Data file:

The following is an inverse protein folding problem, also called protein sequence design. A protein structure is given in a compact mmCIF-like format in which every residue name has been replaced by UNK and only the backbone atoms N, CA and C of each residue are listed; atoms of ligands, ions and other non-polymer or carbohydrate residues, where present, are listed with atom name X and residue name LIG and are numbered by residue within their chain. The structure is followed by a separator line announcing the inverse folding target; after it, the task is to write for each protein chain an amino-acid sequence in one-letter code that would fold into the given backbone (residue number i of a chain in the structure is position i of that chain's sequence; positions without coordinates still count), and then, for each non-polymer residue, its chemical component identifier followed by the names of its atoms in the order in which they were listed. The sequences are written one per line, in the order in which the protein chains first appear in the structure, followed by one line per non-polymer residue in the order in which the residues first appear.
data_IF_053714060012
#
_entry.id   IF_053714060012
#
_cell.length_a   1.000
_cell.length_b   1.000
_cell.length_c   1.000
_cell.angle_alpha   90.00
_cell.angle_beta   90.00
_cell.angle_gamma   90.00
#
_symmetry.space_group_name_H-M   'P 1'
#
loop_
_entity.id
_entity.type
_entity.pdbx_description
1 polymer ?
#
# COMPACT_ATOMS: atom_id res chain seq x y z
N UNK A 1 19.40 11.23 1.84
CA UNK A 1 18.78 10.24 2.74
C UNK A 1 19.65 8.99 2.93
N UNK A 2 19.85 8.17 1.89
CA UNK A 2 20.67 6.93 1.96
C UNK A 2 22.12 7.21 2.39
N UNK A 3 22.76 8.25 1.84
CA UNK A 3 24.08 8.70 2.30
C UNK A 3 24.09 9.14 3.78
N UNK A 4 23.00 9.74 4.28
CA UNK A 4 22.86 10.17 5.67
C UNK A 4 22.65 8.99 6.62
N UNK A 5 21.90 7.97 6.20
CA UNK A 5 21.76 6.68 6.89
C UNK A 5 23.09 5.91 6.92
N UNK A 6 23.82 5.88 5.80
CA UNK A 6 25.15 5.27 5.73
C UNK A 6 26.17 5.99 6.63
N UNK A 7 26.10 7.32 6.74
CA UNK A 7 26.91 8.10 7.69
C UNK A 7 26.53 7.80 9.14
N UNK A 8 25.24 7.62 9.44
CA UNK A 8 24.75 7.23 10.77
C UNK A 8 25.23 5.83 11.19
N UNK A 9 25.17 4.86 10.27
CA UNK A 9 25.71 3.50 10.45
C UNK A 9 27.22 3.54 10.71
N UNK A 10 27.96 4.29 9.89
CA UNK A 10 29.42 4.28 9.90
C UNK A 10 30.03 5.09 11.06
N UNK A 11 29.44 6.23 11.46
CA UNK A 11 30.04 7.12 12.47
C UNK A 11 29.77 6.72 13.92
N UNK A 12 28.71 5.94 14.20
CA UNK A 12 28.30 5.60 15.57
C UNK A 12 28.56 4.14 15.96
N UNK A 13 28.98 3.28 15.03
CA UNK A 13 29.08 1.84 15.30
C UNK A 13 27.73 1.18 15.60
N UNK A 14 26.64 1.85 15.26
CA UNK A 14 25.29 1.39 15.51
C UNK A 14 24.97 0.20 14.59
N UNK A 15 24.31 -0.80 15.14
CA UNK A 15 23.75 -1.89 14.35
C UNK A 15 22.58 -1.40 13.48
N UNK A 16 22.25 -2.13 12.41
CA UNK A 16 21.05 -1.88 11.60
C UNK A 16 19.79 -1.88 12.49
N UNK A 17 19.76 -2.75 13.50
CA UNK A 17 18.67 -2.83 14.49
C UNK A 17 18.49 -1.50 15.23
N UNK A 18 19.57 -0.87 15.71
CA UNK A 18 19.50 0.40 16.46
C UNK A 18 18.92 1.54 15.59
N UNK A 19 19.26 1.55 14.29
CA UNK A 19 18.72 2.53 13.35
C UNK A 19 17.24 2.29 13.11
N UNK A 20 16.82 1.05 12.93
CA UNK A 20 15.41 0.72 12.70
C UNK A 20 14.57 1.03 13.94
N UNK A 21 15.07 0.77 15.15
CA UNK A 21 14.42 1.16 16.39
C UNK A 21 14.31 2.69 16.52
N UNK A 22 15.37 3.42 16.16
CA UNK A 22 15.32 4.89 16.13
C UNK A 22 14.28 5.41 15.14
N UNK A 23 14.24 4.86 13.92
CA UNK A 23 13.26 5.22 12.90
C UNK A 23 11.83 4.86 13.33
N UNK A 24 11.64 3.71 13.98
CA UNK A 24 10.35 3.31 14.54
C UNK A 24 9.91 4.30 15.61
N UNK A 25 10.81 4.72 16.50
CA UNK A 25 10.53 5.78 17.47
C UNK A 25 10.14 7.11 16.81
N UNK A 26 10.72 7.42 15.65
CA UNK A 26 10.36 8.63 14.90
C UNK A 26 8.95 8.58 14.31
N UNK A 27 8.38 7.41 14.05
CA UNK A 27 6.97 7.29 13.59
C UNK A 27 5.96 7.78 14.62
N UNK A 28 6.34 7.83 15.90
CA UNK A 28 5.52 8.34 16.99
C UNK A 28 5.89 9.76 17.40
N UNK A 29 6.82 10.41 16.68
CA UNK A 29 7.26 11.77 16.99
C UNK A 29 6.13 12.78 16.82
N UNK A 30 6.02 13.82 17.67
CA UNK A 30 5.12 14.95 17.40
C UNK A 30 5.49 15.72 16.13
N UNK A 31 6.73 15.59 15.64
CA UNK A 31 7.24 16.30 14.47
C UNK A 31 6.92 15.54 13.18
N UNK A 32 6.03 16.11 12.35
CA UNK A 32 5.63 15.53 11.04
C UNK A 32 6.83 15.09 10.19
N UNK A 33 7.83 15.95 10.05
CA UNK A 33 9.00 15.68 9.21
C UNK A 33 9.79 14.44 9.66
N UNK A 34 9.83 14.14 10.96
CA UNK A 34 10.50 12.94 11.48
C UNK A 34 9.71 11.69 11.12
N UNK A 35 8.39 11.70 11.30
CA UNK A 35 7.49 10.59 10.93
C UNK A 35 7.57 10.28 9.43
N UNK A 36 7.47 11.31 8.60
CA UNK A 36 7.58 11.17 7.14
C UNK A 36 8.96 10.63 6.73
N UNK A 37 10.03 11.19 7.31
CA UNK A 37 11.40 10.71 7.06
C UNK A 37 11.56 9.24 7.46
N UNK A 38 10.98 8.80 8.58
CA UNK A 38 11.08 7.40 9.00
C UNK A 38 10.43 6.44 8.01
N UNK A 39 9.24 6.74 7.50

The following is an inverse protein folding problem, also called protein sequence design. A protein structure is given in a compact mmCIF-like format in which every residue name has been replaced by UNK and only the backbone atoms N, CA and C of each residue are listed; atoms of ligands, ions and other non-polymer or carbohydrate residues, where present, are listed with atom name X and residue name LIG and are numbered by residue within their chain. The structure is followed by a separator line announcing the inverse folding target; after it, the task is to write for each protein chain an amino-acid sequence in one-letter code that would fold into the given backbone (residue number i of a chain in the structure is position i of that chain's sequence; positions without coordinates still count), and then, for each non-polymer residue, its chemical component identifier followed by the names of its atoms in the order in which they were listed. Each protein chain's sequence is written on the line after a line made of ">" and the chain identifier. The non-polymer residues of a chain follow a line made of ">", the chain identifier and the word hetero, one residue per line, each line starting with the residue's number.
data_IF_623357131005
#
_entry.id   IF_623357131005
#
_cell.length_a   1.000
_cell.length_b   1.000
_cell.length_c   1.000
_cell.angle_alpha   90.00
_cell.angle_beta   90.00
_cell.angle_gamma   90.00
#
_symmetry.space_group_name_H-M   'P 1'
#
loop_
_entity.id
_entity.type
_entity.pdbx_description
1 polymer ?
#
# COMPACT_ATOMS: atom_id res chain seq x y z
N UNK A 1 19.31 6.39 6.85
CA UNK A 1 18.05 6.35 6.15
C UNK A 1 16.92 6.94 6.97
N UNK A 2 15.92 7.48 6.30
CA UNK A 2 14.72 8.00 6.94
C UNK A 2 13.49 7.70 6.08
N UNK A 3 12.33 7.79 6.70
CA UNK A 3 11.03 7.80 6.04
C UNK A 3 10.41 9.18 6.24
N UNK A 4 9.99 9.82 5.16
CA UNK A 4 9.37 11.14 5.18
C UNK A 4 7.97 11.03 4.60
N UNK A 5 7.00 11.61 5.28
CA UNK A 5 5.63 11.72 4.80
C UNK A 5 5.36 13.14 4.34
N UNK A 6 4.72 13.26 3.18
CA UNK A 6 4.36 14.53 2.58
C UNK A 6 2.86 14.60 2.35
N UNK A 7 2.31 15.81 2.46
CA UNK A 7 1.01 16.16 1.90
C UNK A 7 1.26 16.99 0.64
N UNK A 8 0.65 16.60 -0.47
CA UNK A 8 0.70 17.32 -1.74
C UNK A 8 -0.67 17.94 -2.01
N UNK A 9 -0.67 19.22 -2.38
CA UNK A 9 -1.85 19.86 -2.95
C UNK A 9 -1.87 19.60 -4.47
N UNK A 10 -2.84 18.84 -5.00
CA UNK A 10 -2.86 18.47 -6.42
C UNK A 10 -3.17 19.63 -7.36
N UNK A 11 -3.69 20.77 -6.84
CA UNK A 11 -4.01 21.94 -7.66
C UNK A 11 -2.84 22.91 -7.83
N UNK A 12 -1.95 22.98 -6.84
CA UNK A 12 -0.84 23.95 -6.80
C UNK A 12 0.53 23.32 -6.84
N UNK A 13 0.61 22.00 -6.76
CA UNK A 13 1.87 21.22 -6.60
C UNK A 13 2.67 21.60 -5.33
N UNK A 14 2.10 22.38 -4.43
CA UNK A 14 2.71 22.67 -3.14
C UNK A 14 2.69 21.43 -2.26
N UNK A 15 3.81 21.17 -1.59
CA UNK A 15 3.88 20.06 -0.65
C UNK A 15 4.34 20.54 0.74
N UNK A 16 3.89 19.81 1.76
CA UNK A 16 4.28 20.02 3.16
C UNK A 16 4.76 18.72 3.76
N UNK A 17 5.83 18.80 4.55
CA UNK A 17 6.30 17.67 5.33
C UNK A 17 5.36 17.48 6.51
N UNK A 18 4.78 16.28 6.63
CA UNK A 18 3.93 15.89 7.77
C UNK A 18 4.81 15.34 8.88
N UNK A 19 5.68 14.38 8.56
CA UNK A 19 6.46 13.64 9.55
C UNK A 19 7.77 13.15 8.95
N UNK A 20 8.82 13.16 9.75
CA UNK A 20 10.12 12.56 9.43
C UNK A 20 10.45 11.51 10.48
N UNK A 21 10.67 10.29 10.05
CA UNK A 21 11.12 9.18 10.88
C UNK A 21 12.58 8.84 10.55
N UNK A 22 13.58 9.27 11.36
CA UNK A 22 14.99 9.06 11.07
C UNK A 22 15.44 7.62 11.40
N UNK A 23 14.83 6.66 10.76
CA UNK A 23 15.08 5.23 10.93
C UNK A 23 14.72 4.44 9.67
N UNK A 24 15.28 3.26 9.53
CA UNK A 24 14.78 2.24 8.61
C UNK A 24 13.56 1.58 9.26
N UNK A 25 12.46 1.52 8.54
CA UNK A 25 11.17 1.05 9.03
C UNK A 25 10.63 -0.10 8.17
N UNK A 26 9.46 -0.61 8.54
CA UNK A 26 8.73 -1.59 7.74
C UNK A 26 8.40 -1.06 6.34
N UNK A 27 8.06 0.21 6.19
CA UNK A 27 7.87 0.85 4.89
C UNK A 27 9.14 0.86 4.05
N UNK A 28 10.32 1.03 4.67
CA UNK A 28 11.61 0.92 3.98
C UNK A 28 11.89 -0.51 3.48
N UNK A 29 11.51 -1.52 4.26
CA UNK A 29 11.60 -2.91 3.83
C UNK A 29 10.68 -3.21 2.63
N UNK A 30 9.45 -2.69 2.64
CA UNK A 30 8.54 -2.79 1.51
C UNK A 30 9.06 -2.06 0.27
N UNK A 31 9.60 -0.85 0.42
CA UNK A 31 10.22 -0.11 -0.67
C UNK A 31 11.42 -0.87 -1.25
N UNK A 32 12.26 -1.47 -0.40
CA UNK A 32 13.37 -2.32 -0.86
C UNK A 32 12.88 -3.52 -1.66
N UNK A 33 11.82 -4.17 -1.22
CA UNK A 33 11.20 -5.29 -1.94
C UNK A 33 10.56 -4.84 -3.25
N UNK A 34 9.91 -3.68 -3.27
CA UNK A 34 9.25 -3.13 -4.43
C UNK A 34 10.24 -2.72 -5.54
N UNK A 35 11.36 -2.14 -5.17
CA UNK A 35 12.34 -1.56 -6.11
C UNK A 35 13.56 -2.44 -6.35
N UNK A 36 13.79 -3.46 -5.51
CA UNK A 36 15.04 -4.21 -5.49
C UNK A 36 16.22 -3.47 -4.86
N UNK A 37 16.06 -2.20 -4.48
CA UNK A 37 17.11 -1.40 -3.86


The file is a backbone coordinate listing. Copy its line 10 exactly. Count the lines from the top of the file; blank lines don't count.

_cell.angle_beta   90.00